Seeing in People What They Are Not Yet Capable of Seeing in Themselves
Sarah K. Abrams received her Master of Science in Real Estate Development from the MIT Center for Real Estate in 1985. She is now President of Fidelity Real Estate Company, a division of Fidelity Investments responsible for providing the full range of corporate real estate services to Fidelity’s business units both nationally and internationally – (location/portfolio strategy, acquisitions/ dispositions, design/construction and facility/property management). In that capacity she oversees a portfolio in excess of 10 million square feet, including four mission critical data centers, with an annual operating budget over $400M and annual capital budgets ranging from $50-$500M. After 14 years with Fidelity, she will be leaving this summer to pursue new career opportunities.
Twenty-five years ago the MIT Center for Real Estate (MIT/CRE) opened its doors to offer its first Master of Science in Real Estate Development. Just before then, Sarah Abrams (MSRED’85) was in law school at Cornell with the intention of becoming a real estate lawyer.
“I enjoyed law school but realized during the summers when I was working that I preferred the business side of real estate. During my third year, the Wall Street Journal had a real estate column on Thursdays and at the bottom of the column one day were the words ‘MIT is starting the first master’s program in real estate development in the country. Tuition is $14,000.’ It was very intriguing so when I was in Boston interviewing with law firms I went over to the Center – which was just a little office at the time – and picked up the brochure. After reading it I decided to apply.”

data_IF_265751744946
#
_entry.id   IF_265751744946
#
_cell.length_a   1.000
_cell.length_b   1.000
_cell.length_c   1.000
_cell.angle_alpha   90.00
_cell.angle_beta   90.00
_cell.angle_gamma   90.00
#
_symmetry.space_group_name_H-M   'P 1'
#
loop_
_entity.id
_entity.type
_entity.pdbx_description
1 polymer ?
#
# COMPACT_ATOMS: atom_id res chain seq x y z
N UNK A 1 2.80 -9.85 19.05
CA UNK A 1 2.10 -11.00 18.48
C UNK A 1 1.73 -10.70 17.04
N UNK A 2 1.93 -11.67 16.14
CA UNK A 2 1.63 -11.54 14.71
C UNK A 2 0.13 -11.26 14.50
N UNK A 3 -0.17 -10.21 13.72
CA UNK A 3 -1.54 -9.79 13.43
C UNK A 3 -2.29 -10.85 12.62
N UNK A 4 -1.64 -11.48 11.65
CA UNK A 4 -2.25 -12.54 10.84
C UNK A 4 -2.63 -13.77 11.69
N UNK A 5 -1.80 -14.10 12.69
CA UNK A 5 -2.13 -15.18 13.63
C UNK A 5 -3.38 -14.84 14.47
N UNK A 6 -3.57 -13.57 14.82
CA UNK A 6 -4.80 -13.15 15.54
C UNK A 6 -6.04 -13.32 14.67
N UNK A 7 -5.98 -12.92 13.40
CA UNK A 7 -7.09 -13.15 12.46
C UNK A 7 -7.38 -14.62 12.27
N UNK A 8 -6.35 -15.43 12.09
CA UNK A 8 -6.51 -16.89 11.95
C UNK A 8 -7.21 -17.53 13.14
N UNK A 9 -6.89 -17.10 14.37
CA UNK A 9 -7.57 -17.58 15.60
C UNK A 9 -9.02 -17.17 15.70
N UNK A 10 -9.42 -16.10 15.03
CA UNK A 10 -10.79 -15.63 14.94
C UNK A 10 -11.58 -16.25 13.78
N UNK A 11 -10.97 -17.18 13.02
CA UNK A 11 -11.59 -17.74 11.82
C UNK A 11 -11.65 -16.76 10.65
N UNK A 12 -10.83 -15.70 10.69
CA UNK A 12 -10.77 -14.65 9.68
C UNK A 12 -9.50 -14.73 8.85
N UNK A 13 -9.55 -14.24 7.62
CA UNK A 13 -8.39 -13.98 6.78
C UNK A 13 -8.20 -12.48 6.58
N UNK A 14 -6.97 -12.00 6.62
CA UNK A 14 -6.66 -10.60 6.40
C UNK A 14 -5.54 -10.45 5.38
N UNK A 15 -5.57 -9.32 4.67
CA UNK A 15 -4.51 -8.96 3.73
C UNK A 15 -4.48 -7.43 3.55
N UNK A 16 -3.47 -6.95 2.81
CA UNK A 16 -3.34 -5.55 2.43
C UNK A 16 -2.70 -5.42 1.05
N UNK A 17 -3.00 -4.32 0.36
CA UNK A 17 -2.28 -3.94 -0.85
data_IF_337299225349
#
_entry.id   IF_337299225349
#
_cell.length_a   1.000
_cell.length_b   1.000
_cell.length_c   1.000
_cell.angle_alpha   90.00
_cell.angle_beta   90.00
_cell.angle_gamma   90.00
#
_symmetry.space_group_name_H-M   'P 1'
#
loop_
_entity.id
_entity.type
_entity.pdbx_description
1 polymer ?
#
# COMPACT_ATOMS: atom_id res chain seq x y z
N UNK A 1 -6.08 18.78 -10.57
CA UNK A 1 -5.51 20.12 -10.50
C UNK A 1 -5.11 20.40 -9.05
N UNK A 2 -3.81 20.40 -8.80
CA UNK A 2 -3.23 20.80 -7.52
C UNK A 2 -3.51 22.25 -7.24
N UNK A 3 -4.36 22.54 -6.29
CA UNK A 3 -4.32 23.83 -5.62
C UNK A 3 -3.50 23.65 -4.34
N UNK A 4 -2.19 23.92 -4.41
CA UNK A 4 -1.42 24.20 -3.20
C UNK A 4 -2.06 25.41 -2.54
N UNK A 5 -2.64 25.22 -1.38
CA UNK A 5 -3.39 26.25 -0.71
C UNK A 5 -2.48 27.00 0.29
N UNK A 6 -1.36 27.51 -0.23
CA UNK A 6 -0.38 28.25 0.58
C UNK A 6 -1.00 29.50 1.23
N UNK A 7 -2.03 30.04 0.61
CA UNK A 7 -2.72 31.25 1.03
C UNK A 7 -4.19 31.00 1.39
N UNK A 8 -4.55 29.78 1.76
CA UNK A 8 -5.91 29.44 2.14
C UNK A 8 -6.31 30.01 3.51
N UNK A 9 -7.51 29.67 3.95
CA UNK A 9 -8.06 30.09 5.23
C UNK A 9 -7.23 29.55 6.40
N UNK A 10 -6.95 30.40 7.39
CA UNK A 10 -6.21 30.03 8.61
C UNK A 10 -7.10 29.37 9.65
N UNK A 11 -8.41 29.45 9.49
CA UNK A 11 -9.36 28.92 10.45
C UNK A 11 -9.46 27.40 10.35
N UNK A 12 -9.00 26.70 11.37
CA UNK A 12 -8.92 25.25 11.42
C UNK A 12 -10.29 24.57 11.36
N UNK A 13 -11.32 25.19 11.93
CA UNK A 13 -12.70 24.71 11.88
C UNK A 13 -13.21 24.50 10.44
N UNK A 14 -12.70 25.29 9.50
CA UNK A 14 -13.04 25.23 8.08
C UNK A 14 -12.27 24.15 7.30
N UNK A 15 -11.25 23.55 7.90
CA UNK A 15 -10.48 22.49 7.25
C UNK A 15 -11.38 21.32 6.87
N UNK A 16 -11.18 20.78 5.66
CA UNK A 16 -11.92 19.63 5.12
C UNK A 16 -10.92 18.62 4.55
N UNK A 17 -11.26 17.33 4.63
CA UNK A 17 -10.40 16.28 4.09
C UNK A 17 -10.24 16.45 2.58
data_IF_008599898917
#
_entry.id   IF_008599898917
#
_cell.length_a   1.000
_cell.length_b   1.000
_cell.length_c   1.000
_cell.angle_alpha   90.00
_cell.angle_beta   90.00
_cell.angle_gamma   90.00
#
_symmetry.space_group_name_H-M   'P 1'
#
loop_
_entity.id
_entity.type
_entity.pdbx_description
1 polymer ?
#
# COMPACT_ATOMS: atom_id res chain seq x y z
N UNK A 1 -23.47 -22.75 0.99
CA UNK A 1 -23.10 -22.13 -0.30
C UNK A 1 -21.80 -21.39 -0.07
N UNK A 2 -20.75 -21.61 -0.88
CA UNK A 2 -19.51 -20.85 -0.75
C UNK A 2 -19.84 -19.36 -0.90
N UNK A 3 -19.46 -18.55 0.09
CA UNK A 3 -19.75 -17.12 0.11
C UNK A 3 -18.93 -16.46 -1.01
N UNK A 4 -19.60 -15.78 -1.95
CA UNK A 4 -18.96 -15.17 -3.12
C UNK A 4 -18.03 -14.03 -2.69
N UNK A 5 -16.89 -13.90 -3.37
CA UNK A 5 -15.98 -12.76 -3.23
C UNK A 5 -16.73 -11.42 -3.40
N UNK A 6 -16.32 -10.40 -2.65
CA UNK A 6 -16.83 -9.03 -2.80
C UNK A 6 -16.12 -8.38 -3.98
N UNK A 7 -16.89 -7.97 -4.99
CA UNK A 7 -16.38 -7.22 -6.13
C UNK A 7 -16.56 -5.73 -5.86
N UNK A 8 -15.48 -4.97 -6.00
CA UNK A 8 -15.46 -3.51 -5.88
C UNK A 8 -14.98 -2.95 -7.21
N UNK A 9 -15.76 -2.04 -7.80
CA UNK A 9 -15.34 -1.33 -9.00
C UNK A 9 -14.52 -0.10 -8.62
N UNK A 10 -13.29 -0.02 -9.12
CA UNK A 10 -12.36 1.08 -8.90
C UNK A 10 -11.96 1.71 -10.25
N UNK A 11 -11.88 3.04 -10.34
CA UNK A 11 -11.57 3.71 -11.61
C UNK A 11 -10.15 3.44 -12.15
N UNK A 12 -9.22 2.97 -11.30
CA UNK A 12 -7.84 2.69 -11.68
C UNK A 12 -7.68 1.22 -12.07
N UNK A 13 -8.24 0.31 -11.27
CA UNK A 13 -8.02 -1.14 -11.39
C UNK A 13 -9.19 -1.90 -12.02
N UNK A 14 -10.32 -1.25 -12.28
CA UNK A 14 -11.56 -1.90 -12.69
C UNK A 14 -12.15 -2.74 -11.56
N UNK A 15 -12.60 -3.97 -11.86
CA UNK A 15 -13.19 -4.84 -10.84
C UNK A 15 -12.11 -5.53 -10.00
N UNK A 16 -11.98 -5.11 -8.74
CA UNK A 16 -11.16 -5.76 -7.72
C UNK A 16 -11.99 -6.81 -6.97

For Abrams, the experience of being part of the first graduating class at MIT/CRE was exciting. She recounts, “I was very aware – as I think we all were – that this was something completely new… not just for MIT but for the entire real estate industry. We wanted it to be important twenty years from then.”
The opportunity of being in the first class 25 years ago – “the pioneering class,” as Abrams calls it – was extraordinary. The students were connected with people such as Hank Spaulding, Larry Bacow, Bill Wheaton and Gary Hack, “people who were real leaders in their fields.”
The Center for Real Estate celebrates its 25th Anniversary this year. Abrams reflects, “the degree I received from the Center for Real Estate provides me with great credibility wherever I go in the world. It was that degree that made it possible for me to get my first real estate development job and it provided me with an opportunity to meet some terrific people who have become and remain close friends and business partners.”
In return, Abrams has given consistently to MIT/CRE for the past 25 years through both the New Visions Fund and the CRE Alumni Fund for Excellence.
“MIT had a big impact on me in terms of being able to achieve what I’ve achieved professionally. As a result, I feel I owe the School a debt for that. This is one way that I can be clear about how I valued my time there.”
Abrams gained an understanding of the importance of philanthropy from her parents. “I grew up in a home where my parents always set an example of giving back. There was a view that sharing what you had with others was a fundamental value; that supporting things in the community and academic institutions was important and expected.